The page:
From Barbie's origin story to the power of quitting, give these new podcasts a listen
Already finished with your stack of beach reads? Need a summer road trip companion? Or, just ready to revamp your listening rotation? The NPR One team is here to help with podcast recommendations from across public media.
It started with a tip. Eventually, multiple sources said it was an open secret: The founder of New Hampshire's largest addiction treatment network was sexually harassing or assaulting women — allegations he denies. NHPR's The 13th Step investigates how so many people could end up hurt in an industry dedicated to healing.
In 2018, construction crews in Sugar Land, Texas, uncovered 95 unmarked graves. This wasn't a serial killer's dumping ground, but it was evidence of a particularly dark period in U.S. history — evidence many in Sugar Land wished had stayed hidden. The Texas Newsroom's Sugar Land tells the story of these 95 people. Who were they, and what happened to them?
Barbie is a cultural icon. But what do you really know about her? LA Made: The Barbie Tapes from LAist Studios tells the origin story of the world's most popular doll.
The messages we receive around quitting are usually straightforward — don't do it. Go the distance. Never give up. But what if giving up really is the best option? When should we stick it out, and when should we walk away? Listen to this episode of WHYY's The Pulse.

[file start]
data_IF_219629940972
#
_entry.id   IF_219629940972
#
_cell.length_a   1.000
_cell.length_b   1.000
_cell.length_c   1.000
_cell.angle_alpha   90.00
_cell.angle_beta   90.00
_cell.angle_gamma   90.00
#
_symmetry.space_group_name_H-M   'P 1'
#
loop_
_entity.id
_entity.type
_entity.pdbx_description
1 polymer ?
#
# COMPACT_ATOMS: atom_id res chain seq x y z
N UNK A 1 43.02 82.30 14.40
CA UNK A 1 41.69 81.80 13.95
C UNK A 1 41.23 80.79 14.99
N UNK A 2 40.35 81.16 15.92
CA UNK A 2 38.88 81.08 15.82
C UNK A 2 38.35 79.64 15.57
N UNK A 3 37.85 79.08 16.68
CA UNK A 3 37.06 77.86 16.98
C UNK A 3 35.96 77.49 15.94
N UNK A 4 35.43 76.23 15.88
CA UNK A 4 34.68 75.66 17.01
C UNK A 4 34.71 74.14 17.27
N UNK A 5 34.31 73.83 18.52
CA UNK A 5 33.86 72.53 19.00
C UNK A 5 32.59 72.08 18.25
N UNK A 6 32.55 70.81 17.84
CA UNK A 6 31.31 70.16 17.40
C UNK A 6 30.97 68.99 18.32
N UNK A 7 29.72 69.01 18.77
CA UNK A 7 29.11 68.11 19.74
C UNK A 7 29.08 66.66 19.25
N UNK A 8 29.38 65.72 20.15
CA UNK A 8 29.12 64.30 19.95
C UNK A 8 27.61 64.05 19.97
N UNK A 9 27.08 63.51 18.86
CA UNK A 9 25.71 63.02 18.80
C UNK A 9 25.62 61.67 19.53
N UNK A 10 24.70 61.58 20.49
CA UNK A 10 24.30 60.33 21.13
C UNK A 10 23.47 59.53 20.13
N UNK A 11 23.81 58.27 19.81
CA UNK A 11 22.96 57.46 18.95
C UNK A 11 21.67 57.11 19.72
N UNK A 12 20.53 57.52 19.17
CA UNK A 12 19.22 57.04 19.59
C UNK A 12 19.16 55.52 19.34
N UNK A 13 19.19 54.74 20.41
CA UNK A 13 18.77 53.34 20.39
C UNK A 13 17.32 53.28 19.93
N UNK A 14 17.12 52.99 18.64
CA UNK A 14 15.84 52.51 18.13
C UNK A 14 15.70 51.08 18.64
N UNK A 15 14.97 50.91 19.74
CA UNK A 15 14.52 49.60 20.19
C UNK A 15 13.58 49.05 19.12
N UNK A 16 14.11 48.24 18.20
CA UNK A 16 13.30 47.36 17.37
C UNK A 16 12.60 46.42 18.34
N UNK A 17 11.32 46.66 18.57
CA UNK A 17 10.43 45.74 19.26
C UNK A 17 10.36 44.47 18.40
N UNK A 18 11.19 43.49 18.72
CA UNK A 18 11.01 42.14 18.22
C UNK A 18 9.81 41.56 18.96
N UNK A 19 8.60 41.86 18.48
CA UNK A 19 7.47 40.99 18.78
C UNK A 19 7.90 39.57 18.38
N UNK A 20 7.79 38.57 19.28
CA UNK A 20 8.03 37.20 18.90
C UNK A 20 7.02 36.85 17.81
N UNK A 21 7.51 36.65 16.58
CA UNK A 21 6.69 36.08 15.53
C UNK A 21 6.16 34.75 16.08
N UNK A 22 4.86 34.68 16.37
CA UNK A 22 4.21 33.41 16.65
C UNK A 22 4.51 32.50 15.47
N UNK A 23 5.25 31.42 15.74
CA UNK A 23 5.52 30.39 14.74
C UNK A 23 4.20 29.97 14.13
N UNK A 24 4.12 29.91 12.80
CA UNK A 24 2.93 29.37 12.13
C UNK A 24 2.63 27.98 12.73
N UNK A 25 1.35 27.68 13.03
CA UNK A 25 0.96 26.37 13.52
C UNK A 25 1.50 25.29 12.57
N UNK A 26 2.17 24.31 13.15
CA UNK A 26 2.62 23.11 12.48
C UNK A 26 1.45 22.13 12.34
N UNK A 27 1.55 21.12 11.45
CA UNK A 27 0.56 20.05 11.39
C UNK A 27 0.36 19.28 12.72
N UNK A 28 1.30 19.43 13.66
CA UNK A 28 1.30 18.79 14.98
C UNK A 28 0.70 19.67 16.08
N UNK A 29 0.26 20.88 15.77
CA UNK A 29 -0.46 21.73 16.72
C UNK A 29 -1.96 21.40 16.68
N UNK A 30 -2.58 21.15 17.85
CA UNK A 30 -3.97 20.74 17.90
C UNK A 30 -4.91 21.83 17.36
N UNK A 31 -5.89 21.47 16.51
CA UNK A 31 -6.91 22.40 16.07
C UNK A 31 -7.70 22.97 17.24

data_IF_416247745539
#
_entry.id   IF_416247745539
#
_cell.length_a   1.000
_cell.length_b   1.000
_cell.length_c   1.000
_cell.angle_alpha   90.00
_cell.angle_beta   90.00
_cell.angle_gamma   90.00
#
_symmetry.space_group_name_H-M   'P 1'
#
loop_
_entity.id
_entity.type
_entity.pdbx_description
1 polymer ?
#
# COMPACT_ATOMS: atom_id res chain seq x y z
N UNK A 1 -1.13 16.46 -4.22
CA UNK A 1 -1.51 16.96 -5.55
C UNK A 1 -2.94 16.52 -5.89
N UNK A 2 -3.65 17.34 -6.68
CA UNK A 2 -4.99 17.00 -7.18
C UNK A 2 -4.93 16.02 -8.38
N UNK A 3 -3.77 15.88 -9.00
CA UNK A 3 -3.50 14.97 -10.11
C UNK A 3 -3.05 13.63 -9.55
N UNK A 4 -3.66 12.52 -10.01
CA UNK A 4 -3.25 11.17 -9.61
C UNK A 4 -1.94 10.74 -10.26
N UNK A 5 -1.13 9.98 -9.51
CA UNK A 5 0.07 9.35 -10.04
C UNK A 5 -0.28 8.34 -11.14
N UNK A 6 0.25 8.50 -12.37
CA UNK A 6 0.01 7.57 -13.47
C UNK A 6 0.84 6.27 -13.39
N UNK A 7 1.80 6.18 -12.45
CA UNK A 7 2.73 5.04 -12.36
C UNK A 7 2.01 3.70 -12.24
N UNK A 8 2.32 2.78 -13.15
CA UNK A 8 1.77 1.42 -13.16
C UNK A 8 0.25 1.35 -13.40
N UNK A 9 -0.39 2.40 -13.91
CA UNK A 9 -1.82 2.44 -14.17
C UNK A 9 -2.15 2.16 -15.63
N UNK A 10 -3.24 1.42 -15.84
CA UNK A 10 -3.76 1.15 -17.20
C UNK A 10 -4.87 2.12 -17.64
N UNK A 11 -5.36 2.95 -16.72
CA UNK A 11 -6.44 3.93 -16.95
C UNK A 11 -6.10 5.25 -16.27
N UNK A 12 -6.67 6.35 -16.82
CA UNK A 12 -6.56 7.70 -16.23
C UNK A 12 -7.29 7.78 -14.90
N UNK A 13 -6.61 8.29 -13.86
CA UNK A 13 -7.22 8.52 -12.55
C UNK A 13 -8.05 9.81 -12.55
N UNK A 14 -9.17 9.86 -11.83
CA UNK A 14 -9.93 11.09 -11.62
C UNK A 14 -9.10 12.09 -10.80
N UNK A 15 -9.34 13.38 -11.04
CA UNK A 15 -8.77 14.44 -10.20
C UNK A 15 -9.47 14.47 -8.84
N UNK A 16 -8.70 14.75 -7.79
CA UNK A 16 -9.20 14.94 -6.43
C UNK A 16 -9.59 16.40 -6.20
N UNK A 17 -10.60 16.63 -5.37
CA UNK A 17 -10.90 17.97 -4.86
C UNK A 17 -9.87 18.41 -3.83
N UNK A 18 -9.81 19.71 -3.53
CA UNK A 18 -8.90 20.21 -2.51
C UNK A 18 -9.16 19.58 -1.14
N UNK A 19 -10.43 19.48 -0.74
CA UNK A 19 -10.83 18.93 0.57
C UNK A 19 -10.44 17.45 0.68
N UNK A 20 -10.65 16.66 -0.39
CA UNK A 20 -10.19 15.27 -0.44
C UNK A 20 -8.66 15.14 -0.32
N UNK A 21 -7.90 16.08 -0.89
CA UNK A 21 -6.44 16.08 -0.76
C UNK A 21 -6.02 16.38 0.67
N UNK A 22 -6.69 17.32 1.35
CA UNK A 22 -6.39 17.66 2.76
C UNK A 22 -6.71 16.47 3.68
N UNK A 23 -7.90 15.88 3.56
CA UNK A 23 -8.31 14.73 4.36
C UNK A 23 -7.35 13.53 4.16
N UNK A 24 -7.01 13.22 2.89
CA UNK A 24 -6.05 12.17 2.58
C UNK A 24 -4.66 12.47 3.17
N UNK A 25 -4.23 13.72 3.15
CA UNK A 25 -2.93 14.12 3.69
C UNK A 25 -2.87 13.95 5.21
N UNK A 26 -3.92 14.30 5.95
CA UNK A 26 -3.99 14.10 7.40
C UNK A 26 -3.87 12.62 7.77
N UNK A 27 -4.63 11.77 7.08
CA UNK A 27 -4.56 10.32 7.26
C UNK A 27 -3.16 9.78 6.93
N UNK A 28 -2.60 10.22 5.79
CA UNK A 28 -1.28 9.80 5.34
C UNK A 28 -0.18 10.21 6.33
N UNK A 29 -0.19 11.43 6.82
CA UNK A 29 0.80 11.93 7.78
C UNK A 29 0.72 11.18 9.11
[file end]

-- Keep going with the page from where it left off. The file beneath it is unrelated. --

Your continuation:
Hawaiʻi has sustained hundreds of thousands of people for centuries. But these days, it can feel like there isn't enough for everyone. This Is Our Hawaiʻi from Hawaiʻi Public Radio digs deep into residents' frustrations with the status quo. Who owns the Hawaiian Islands? And why do so many local people feel like they're left out?
Thirty years ago, a movement called riot grrrl started in the Pacific Northwest. It wasn't just music — it was politics, feminism, culture and zines. And we're still feeling its effects today. OPB's Starting a Riot examines riot grrrl's history and lasting impact.
Everyone knows someone who struggles with addiction, mental health issues or a physical ailment that has dramatically changed their life. Colorado Public Radio's interview series Back From Broken explores how people recover from life's biggest challenges — and what we can learn from others' adversity.
Housing prices in Austin, Texas, have exploded in the past decade. It's led to a city that's not just unaffordable, but also highly segregated. None of this happened by accident. KUT's Growth Machine explains how decades of decisions — from a master plan to move Black and brown residents to one part of town, to an outdated land development code — engineered the city's housing market.
WOSU's Small Joys is a series of conversations between best-selling writer Hanif Abdurraqib and creative people of all stripes about what fuels their creative process and the little pleasures that help sustain us in our daily lives.
Giuliano Cecchinelli is part of a long legacy of Italian stone carvers whose skill helped transform the small Vermont town of Barre into the "Granite Capital of the World." But Barre is no longer the bustling industry town it once was. The flood of immigrants turned into a trickle, and eventually stopped. The Italian sculptors have died, retired or moved away. Cecchinelli is the only one left.
NPR's Jack Mitchell curated and produced this piece.
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